Deep brain stimulation device could help treatment of obsessive
28 March 2005
Minneapolis, USA. Medtronic, Inc. (NYSE:MDT) announced that the US Food and
Drug Administration (FDA) has designated the company's Activa Deep Brain
Stimulation (DBS) Therapy as a Humanitarian Use Device (HUD) for the
treatment of chronic, treatment-resistant obsessive compulsive disorder
(OCD) as an alternative to anterior capsulotomy, a form of destructive,
This special FDA designation may make the use of Medtronic's leading DBS
therapy possible among patients with this disorder under a Humanitarian
Device Exemption (HDE).(1) The company expects to file an
HDE application for the condition later this year.
"Obsessive compulsive disorder is not rare, but some people with severe
OCD never find adequate relief from its debilitating and disruptive symptoms
with existing treatment options," said Jon Tremmel, president, Medtronic
Neurological. "These patients deserve a better quality of life, which is one
of the main reasons why we are pursuing this much needed therapy."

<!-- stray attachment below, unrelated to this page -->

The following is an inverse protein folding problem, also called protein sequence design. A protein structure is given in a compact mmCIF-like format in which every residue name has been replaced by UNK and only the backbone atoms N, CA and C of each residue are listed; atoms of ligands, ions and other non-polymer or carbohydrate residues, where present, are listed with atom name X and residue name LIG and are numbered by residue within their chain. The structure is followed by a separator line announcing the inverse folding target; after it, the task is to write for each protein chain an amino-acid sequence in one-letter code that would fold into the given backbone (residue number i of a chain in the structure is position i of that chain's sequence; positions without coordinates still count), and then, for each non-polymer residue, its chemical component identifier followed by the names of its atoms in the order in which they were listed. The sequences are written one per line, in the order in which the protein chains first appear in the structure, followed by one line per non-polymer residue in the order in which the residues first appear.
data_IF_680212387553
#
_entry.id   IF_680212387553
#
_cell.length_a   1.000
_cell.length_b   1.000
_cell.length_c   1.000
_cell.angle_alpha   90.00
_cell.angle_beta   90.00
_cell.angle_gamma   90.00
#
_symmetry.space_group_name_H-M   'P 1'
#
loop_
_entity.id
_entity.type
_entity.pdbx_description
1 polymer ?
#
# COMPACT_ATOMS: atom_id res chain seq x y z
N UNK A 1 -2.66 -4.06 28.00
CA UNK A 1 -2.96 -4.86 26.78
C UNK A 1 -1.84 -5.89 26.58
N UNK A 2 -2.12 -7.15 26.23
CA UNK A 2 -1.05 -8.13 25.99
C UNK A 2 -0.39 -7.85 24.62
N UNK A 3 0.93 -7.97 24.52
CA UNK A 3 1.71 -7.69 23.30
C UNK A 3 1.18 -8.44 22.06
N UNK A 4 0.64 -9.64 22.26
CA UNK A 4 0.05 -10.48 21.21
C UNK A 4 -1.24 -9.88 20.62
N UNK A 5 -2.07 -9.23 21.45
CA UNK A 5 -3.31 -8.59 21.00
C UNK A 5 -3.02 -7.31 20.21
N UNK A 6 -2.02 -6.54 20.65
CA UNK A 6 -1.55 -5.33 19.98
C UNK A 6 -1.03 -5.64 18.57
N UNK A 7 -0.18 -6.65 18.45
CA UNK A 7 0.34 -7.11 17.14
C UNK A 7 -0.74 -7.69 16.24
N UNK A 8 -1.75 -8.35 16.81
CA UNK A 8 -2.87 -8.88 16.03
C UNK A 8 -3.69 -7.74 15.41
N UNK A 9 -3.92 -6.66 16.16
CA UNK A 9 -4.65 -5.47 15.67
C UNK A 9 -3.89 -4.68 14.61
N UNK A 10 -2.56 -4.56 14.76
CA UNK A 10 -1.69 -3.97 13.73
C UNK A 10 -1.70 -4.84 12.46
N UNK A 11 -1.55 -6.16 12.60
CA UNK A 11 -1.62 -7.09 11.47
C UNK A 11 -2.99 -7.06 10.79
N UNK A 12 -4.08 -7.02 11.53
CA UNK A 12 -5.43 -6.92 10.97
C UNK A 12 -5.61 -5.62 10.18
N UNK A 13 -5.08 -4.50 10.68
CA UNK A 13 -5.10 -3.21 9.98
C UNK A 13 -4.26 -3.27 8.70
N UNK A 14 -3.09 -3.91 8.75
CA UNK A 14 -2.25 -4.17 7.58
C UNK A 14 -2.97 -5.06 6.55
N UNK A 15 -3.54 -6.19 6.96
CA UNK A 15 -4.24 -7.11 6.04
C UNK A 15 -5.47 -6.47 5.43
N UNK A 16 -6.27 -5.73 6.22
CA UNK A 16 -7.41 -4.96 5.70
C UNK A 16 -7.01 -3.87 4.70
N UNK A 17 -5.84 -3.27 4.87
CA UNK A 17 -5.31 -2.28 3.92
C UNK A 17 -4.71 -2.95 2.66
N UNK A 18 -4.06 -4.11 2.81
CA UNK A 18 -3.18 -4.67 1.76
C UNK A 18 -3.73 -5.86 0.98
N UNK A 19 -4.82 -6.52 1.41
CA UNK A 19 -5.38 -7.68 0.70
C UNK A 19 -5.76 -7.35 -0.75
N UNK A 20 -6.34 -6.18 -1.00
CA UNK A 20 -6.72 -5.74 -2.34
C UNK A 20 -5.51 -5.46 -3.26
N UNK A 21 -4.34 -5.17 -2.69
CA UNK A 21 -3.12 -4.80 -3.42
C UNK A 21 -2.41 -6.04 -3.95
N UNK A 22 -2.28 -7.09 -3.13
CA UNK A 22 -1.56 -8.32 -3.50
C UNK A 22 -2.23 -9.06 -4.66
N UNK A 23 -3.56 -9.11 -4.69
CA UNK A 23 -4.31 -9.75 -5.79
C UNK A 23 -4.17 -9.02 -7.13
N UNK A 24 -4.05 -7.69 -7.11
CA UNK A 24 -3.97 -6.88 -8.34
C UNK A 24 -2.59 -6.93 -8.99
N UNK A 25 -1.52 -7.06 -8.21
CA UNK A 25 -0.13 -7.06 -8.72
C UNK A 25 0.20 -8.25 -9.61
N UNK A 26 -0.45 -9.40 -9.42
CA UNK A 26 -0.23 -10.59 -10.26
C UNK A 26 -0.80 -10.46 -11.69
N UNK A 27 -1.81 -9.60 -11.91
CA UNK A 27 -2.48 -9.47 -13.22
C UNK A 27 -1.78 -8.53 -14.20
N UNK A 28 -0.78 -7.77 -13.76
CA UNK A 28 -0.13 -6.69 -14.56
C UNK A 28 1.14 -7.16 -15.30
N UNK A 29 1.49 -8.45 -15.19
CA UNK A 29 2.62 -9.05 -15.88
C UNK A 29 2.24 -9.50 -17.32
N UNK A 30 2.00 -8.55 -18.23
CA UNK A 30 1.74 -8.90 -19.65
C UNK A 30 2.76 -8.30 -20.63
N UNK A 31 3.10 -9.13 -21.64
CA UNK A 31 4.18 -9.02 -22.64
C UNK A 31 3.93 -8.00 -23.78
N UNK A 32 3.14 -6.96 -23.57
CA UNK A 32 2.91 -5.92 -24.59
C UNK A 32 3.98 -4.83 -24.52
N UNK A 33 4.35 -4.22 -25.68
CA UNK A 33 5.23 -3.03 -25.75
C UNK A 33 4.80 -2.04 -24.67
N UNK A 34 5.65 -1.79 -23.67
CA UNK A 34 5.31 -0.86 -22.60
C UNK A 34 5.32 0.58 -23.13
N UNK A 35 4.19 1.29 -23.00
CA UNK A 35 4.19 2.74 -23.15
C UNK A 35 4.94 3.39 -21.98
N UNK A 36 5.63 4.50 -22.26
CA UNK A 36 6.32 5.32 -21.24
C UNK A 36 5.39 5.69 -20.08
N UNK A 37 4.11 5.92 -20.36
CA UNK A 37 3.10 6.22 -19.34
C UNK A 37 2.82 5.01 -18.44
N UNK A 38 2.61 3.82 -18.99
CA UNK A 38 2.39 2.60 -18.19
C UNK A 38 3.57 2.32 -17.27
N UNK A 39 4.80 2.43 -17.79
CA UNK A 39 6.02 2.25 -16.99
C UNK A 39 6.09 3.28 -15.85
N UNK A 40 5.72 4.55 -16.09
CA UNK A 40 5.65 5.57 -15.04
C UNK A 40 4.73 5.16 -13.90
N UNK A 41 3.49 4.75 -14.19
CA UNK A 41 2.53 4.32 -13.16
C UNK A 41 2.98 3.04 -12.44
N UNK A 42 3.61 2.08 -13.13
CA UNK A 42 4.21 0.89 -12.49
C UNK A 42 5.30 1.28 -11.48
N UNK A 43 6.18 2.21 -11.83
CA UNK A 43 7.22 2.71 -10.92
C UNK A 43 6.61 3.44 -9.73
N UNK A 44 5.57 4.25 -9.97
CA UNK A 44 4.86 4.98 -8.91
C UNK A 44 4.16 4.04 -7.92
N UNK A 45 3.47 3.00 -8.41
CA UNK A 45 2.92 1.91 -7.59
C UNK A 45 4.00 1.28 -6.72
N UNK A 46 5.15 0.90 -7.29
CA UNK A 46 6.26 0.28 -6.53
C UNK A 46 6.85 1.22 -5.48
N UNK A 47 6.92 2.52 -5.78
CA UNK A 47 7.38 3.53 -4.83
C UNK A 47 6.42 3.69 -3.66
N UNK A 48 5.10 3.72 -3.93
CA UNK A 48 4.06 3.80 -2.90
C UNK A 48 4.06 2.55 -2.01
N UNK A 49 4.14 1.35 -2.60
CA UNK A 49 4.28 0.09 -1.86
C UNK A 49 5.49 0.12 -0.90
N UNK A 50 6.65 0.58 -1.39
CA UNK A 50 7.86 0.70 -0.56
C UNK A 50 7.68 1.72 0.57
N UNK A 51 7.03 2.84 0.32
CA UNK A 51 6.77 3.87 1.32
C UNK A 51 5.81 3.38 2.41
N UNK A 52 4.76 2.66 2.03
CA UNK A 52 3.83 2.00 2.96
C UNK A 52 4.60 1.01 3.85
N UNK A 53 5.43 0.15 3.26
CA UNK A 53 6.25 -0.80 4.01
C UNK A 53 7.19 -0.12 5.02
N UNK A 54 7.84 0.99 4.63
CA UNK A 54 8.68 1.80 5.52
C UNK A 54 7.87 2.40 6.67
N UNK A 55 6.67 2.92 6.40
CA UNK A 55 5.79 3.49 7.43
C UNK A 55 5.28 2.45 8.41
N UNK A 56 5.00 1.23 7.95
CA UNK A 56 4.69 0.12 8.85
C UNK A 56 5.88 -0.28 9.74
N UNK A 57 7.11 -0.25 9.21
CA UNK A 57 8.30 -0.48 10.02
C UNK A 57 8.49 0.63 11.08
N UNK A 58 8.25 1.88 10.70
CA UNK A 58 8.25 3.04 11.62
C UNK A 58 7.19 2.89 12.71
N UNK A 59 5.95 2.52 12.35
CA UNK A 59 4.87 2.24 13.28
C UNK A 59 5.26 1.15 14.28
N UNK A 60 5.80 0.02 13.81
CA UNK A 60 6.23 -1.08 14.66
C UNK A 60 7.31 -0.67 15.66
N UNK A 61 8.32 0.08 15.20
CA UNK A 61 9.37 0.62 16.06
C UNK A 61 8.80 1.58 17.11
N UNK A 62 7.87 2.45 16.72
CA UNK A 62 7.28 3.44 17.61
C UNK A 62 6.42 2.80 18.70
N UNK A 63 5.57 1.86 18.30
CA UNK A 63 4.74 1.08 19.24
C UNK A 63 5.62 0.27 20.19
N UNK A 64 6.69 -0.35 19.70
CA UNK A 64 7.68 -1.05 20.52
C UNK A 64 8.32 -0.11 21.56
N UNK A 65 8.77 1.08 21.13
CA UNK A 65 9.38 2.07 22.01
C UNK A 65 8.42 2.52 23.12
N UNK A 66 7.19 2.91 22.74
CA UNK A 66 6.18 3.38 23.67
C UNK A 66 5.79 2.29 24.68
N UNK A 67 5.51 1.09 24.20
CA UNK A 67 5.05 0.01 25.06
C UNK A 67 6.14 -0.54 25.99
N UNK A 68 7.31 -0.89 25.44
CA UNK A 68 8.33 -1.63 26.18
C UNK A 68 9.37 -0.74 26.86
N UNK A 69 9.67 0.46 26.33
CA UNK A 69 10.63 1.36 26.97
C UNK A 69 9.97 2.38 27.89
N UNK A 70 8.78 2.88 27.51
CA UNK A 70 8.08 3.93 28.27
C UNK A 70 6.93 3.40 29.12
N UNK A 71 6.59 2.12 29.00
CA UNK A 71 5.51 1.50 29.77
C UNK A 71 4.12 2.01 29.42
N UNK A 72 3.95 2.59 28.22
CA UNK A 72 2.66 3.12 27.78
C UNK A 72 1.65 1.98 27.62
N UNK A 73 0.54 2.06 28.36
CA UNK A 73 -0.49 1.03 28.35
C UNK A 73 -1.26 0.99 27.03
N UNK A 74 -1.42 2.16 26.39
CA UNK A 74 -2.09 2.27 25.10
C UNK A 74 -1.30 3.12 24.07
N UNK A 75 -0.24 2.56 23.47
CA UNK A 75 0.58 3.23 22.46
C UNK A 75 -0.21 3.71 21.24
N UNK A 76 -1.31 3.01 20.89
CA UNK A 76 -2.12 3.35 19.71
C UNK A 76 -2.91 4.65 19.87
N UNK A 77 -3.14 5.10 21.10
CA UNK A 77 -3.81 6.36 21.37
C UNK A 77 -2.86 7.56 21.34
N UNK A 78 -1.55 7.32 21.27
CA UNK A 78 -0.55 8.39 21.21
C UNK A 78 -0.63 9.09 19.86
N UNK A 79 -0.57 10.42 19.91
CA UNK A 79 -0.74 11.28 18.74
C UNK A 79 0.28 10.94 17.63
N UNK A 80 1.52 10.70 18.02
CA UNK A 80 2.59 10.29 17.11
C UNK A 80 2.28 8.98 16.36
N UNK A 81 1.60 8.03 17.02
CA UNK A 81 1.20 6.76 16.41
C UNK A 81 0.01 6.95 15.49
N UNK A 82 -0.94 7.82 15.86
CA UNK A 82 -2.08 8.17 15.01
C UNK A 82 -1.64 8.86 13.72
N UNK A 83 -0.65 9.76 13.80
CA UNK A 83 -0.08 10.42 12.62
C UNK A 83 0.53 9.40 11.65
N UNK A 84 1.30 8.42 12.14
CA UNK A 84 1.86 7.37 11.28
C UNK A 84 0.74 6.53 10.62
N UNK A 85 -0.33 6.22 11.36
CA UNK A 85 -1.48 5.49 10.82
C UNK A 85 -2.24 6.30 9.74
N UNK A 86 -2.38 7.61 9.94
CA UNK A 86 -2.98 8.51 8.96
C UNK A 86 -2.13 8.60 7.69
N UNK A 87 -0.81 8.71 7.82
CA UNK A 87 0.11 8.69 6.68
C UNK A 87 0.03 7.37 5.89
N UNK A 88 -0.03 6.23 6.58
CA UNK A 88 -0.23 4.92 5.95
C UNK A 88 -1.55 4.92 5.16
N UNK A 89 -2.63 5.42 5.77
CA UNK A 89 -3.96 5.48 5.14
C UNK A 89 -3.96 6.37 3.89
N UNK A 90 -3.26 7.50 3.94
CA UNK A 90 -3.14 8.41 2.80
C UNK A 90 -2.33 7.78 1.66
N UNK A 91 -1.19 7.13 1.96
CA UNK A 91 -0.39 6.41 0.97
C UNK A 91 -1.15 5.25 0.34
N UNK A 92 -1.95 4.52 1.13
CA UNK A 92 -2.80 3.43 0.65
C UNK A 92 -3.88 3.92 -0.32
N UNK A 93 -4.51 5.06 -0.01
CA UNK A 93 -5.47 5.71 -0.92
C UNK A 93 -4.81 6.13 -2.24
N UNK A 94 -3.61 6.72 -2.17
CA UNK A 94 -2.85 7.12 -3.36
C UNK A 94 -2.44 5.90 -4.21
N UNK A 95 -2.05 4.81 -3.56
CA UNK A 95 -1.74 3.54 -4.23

According to the National Institute of Mental Health, OCD affects about
3.3 million adult Americans. Standard treatments such as pharmacotherapy and
Cognitive Behavioral Therapy (CBT) fail to work for a subset of these
patients. Those who have suffered for more than five years with chronic,
treatment-resistant OCD, and who are candidates for anterior capsulotomy,
fall within the HUD designation for DBS.
"Improving access to our leading DBS therapy is another way in which
Medtronic hopes to better patients' overall health," said Tremmel. "Our work
in OCD, and research in depression demonstrate our commitment to the
psychiatric field, and to patients with very few treatment options."
Medtronic is currently conducting a clinical trial in the U.S. for the
Intercept Epilepsy Control System, the company's brain stimulation therapy
that may reduce seizure rates in patients with epilepsy.
More information regarding Medtronic's Activa Therapy, including approved
indications and safety information is available at
(1) About Humanitarian Use Devices (HUDs) and Humanitarian
Device Exemptions (HDEs)
The FDA defines HUDs as devices used in the treatment of rare medical
conditions (less than 4000 per year in the US). After an HUD designation is
made, the company has the opportunity to submit data supporting safety and
probable benefit for the affected population. If the FDA then determines the
device meets these criteria, it will grant an HDE, allowing for qualified
distribution and use of the device for the specific indication.